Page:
Two years after its launch, GB News has a simple mission: to be Britain’s largest news channel by 2028.
With an average daily audience of about 34,000 in May, the target is ambitious, said CEO Angelos Frangopoulos.
Many media analysts and commentators wrote off the channel’s chances after its launch was dogged by technical issues and chairman Andrew Neil abruptly quit in 2021.
But Frangopoulos is confident plans to further expand the loss-making broadcaster into digital media and political coverage – and even bring its highly targeted and often regional UK coverage to the US – will make the channel the “mainstream” choice for will make news.
This positioning is important for a channel that is viewed by many in the industry as the UK equivalent of US broadcaster Fox News. The former Sky Australia director rejects the idea that GB News is right-wing, despite a roster of presenters that includes Conservative MP Jacob Rees-Mogg and former Ukip leader Nigel Farage, as well as Telegraph journalist Christopher Hope, recently recruited to lead his political team.
Frangopoulos told the Financial Times that he wanted to reclaim the phrase “mainstream media” for GB News. He views rival groups as “establishment media . . . we are basically the media for the mainstream. It’s an important, subtle difference.”
“This isn’t just Channel Farage; this is a broad cross-section of voices and perspectives and journalism,” he said.
On a weekday morning, the small studio and newsroom in the basement of an office building in Paddington bustles with activity. Presenters and journalists mingle in the small reception area that leads directly to the news floor, as the anchor takes over mid-morning.
The anchor controls its own autocue: Much of production at GB News is automated or aided by artificial intelligence, a sign of how the broadcaster is trying to keep its operations streamlined as it tries to become profitable.
Brand awareness had been an issue, Frangopoulos said, beyond a “certain elite who know what GB is doing”. This meant “steadier, slower growth”.
The share of viewers who watch all day has risen from 0.43 percent to 0.57 percent in the past year. The number of digital viewers and listeners for his radio station is also growing, while Frangopoulos said his website had overtaken rivals such as the i-newspaper for the first time in April.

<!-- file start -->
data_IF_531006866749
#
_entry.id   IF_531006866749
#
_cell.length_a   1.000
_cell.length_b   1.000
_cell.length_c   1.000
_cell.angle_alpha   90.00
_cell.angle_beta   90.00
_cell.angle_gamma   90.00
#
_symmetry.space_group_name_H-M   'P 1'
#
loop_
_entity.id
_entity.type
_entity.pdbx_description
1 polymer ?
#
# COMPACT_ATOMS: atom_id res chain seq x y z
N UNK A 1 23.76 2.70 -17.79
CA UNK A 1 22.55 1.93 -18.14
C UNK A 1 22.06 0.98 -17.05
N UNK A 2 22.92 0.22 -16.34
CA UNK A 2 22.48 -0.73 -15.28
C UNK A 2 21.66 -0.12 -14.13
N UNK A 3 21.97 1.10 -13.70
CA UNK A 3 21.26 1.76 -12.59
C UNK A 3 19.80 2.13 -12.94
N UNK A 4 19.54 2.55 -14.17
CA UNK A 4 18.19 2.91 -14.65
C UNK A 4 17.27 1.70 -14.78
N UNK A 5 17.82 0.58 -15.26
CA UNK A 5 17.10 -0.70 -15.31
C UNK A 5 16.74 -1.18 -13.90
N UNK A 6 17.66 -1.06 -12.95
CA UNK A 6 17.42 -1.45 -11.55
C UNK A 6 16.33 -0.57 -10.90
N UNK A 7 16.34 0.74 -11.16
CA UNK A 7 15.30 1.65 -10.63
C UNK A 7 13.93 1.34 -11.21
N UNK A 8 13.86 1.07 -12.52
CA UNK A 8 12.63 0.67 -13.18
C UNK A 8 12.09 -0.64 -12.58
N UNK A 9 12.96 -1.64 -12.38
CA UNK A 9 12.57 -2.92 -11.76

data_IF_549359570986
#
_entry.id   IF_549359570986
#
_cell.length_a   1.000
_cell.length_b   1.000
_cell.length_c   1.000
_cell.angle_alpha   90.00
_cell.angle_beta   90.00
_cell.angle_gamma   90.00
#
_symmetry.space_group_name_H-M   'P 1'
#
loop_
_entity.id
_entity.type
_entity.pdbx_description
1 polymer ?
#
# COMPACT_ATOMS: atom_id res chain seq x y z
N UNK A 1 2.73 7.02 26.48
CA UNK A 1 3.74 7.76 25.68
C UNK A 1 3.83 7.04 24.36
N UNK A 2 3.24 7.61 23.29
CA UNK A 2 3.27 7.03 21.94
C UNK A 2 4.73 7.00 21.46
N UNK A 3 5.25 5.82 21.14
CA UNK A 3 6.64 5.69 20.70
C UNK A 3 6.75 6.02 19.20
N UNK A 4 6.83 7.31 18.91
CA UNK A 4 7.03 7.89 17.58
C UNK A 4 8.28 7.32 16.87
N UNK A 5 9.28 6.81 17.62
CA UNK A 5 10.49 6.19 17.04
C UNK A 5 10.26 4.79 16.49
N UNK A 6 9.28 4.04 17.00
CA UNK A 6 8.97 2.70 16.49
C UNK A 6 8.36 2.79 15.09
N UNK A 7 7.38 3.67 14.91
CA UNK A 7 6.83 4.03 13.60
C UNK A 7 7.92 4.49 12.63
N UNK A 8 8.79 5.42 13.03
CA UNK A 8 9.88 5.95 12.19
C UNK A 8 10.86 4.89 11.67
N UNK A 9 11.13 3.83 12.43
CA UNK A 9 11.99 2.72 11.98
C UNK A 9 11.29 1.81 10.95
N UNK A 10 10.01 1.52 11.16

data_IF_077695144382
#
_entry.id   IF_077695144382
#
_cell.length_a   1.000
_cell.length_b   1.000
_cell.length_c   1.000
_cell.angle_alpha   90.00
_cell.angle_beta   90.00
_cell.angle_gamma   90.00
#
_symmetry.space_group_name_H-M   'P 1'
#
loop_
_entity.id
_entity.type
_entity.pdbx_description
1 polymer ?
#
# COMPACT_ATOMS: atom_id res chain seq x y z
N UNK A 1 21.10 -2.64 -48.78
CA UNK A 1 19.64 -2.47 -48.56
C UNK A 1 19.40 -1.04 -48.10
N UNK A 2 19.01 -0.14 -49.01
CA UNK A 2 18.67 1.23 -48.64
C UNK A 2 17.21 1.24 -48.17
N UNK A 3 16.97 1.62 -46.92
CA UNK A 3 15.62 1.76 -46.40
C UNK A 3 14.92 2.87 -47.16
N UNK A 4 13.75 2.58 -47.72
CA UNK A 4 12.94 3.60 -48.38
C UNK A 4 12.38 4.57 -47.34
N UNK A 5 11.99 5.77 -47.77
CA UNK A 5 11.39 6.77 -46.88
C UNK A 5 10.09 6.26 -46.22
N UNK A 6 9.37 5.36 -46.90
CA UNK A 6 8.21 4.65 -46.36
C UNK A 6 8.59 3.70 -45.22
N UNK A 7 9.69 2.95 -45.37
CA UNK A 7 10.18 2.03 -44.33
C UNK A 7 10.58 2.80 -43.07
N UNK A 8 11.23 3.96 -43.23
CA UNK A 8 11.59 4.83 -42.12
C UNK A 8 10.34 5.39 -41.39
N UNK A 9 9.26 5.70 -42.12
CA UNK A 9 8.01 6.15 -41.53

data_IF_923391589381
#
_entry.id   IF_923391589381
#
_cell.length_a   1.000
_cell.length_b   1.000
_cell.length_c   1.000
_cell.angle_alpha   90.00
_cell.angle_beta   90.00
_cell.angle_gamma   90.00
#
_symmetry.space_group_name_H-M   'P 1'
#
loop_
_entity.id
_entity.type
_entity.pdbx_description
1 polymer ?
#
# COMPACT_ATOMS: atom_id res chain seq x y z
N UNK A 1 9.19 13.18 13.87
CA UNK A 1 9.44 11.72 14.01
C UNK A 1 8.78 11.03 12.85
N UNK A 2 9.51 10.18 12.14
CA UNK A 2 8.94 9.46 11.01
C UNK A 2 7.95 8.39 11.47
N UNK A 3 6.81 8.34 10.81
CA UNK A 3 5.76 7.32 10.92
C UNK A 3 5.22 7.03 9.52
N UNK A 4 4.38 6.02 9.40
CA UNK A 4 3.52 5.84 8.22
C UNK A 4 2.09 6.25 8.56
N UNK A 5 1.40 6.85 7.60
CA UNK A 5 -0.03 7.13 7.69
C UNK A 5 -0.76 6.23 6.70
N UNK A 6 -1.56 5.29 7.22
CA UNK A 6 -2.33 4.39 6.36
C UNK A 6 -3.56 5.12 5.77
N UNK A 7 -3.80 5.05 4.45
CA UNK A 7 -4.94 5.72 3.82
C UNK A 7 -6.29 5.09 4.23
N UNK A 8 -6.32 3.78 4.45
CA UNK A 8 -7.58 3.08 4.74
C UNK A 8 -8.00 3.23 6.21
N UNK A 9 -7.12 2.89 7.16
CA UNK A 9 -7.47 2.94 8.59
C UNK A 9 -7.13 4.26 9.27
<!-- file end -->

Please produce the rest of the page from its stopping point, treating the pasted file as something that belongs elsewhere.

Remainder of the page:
But GB News lost more than £30 million in the year to May 2022, on a turnover of £3.6 million, according to accounts filed in March. Claire Enders, a media analyst, said news outlets are rarely profitable without global reach, a tough task for GB News.
“We always knew this was going to be tough,” Frangopoulos said. “It has been more difficult. We are still challenged. But it keeps getting better.”
The channel relies on advertising to make money and faced a campaign to encourage an advertiser boycott at launch. Frangopoulos admitted there was still some “pushback” from brands.
However, he added that ad relationships were changing, with the highest number since launch and “more high-profile brands on the channel.”
“We are now having much more sophisticated conversations with more seniors with agencies and clients. The longer you go, and the more audience we draw, that has value. People want to sell things,” he said.
Frangopoulos said the channel now regularly beats rivals for ratings at certain times. Profitability was “still some way off, but we can see it in the distance and we’re very focused on accelerating that as much as possible,” he added.
Meanwhile, investors remained committed, he said. GB News raised a total of £120 million, with Brexit-backed hedge fund boss Paul Marshall and Dubai-based private investment group Legatum investing £60 million last year, becoming the majority shareholders following the departure of the founding investor in the US media group Discovery. Directors of All Perspectives Limited, the channel’s parent company, include City fund manager Helena Morrissey.
The deep pockets of the backers allow the group to invest – in new presenters and journalists, as well as studios in Westminster to broadcast its political coverage.
Frangopoulos also wants to turn GB News into a “full-service media brand”. Digital expansion has attracted a US audience, prompting the company to consider investing in the region ahead of next year’s presidential election. This month, GB News aired an interview from Farage with potential Republican presidential nominee Donald Trump.
The key for presenters has been authenticity, Frangopoulos said, although freer expression has caused some problems.
Regulator Ofcom had twice found the channel to be in “significant” breach of UK broadcasting rules, most recently with an interview by author Naomi Wolf’s Mark Steyn who described the Covid-19 vaccine rollout as akin to “mass murder”.
Frangopoulos said that Steyn no longer worked for the channel and that “no talent, no matter how talented they are, no matter how many ratings they get, is above the regulations and our own editorial charter”.
But, returning to the gist of the GB News proposal, he added that there should be room for honest opinions, and he was concerned about the “cancellation culture”.
“People shouldn’t be afraid to talk about things. Why are those positions cancelled?” he said. “The people trying to cancel don’t agree with those views. It is harmful to democracy.”